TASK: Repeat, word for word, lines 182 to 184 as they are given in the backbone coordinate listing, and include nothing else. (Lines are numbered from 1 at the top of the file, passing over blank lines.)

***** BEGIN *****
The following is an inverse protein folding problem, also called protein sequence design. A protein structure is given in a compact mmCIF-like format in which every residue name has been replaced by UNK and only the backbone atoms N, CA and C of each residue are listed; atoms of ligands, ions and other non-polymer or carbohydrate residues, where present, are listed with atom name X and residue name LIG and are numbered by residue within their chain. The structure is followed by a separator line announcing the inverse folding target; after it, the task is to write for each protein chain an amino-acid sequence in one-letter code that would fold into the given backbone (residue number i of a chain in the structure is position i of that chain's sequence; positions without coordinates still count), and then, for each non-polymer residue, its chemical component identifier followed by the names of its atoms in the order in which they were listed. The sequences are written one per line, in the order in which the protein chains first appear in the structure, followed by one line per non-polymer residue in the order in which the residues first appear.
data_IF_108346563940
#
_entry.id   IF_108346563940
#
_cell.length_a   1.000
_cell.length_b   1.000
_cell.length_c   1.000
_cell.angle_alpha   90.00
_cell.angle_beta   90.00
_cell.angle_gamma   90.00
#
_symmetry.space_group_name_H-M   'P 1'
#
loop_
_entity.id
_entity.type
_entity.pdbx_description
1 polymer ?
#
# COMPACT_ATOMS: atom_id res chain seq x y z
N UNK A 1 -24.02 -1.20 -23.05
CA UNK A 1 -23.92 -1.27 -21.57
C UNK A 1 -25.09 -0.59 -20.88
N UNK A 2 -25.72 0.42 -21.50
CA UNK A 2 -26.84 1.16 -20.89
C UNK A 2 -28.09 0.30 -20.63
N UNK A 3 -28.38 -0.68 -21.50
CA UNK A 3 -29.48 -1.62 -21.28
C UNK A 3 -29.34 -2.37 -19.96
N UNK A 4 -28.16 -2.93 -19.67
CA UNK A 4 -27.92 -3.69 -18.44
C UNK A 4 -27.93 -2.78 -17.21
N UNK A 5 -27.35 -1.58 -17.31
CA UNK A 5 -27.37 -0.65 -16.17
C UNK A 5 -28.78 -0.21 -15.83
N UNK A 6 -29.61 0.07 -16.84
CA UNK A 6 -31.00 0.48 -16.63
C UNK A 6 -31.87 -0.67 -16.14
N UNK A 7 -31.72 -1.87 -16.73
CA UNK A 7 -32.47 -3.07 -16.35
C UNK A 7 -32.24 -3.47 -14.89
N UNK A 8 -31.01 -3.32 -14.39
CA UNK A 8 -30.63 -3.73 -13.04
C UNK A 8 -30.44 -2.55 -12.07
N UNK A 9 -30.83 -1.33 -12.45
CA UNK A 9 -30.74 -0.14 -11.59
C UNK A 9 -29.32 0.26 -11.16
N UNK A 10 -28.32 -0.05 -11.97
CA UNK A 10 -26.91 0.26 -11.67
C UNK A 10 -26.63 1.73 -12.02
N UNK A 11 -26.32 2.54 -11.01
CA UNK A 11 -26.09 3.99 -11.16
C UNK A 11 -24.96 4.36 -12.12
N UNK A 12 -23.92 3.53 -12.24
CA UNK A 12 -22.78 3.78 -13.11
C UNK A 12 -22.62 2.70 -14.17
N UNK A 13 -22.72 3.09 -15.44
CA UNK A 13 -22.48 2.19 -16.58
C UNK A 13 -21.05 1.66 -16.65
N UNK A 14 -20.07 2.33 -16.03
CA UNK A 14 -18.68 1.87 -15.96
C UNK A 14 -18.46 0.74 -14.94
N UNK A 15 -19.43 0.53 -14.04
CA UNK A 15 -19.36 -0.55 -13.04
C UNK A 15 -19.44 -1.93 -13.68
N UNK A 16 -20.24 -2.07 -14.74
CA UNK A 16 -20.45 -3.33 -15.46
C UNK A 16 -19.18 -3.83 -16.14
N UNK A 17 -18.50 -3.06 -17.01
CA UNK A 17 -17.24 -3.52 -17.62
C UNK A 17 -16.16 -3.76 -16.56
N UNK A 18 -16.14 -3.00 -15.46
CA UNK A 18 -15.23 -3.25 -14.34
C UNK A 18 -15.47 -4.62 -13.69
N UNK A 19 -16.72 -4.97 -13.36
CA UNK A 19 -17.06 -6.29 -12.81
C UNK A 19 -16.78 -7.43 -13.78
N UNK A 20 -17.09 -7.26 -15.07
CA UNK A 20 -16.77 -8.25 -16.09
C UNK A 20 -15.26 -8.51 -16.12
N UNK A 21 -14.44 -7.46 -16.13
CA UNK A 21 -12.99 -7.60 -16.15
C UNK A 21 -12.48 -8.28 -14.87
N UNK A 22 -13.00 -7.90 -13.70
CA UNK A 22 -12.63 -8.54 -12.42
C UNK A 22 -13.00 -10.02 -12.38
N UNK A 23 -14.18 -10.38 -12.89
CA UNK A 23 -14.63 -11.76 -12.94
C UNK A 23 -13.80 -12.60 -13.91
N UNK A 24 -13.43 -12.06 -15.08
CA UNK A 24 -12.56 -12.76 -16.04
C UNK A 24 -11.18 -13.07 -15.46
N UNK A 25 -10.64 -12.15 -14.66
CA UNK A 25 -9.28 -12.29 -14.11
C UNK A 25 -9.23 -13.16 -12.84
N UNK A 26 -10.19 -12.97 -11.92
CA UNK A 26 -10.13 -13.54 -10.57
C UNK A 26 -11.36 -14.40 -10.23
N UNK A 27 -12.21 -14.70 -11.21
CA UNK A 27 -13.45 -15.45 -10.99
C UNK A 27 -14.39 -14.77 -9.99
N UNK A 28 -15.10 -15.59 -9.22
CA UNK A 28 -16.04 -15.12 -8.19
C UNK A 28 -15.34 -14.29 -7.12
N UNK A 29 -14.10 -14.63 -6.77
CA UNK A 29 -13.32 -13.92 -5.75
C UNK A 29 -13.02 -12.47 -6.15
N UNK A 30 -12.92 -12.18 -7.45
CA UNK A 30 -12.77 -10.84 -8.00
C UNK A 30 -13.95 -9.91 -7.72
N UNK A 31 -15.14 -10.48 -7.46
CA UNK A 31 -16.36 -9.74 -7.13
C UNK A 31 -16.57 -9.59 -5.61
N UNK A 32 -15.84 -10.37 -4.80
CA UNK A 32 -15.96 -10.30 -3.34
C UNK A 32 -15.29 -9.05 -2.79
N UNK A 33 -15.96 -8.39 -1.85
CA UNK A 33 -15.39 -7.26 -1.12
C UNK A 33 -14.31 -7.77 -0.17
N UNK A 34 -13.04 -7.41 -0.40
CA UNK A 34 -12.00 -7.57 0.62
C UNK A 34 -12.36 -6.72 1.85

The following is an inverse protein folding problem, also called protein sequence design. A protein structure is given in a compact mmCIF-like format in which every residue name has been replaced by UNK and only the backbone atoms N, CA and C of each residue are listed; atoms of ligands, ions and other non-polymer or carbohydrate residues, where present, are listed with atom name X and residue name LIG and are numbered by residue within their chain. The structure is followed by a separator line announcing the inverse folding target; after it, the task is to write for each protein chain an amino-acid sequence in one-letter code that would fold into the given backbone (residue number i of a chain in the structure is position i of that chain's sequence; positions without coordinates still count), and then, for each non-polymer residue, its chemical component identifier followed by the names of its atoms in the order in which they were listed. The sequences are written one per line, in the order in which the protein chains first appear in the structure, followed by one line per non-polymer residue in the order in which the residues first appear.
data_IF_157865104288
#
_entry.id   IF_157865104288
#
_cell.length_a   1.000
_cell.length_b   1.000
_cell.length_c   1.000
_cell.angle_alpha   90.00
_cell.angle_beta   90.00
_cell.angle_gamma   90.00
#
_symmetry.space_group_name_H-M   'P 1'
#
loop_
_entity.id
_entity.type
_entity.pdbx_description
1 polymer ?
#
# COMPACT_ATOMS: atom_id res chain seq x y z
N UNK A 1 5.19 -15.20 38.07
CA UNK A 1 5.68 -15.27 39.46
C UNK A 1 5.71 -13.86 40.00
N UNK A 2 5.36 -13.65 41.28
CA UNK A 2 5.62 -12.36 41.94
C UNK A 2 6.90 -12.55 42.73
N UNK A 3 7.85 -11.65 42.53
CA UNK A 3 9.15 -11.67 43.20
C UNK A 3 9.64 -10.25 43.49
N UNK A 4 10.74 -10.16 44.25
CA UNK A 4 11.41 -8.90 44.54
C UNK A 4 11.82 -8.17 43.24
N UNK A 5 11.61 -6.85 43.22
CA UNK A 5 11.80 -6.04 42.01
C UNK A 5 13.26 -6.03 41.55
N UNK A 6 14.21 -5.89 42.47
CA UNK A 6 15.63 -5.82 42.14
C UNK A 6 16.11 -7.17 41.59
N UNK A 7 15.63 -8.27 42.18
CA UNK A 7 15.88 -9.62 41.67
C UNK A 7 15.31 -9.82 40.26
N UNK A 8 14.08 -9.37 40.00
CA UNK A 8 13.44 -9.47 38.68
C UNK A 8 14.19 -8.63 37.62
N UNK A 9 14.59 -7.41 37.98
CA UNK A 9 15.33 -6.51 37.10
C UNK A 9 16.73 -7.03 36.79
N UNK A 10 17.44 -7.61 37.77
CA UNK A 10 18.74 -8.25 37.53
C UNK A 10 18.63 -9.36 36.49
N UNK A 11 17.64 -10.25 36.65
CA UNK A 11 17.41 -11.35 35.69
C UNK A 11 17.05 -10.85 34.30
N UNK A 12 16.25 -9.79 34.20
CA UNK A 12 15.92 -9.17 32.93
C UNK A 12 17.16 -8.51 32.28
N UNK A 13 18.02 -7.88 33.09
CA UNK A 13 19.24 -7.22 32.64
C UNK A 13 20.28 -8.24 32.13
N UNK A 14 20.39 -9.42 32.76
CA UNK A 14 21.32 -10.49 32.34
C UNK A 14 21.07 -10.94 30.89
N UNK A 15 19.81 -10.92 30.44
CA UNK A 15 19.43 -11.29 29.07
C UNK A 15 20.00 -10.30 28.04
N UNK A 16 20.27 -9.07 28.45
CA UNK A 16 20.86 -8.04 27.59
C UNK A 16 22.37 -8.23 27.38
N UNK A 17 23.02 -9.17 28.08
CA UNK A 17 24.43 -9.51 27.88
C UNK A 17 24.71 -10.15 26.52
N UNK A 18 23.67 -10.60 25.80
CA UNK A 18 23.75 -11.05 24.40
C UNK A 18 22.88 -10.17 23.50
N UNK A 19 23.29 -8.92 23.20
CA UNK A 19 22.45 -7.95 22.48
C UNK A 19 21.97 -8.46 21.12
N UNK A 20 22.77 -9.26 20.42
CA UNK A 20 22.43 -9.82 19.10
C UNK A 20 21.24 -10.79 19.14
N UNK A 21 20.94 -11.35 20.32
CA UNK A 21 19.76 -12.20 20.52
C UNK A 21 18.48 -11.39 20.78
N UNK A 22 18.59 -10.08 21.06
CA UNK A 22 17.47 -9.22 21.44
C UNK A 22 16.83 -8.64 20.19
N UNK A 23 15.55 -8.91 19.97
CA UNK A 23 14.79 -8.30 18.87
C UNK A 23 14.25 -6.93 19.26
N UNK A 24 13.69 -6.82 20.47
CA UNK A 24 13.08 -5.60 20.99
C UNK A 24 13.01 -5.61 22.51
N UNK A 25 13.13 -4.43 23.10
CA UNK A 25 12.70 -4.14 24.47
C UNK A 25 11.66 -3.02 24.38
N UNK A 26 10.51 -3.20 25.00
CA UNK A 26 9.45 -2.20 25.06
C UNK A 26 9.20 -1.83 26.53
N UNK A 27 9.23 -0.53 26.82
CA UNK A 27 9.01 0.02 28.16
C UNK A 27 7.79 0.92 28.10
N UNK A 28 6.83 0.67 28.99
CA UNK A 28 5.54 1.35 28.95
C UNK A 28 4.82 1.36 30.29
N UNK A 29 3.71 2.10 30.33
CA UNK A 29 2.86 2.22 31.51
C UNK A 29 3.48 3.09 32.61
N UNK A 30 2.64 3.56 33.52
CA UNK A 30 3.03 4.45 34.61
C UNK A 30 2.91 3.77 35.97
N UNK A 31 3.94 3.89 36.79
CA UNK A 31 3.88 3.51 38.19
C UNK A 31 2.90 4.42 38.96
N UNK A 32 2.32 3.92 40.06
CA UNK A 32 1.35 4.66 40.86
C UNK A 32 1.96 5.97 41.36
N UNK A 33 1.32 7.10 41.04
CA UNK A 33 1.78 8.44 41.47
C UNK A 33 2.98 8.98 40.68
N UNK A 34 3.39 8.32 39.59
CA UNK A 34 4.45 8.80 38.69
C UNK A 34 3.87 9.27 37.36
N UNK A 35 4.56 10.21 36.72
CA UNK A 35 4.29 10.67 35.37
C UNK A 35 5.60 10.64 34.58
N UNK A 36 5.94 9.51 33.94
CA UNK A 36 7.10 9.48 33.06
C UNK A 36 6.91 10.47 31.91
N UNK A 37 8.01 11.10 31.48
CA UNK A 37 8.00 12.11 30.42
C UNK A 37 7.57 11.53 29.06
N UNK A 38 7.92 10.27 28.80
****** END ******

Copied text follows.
CA UNK A 13 19.24 -7.22 32.64
C UNK A 13 20.28 -8.24 32.13
N UNK A 14 20.39 -9.42 32.76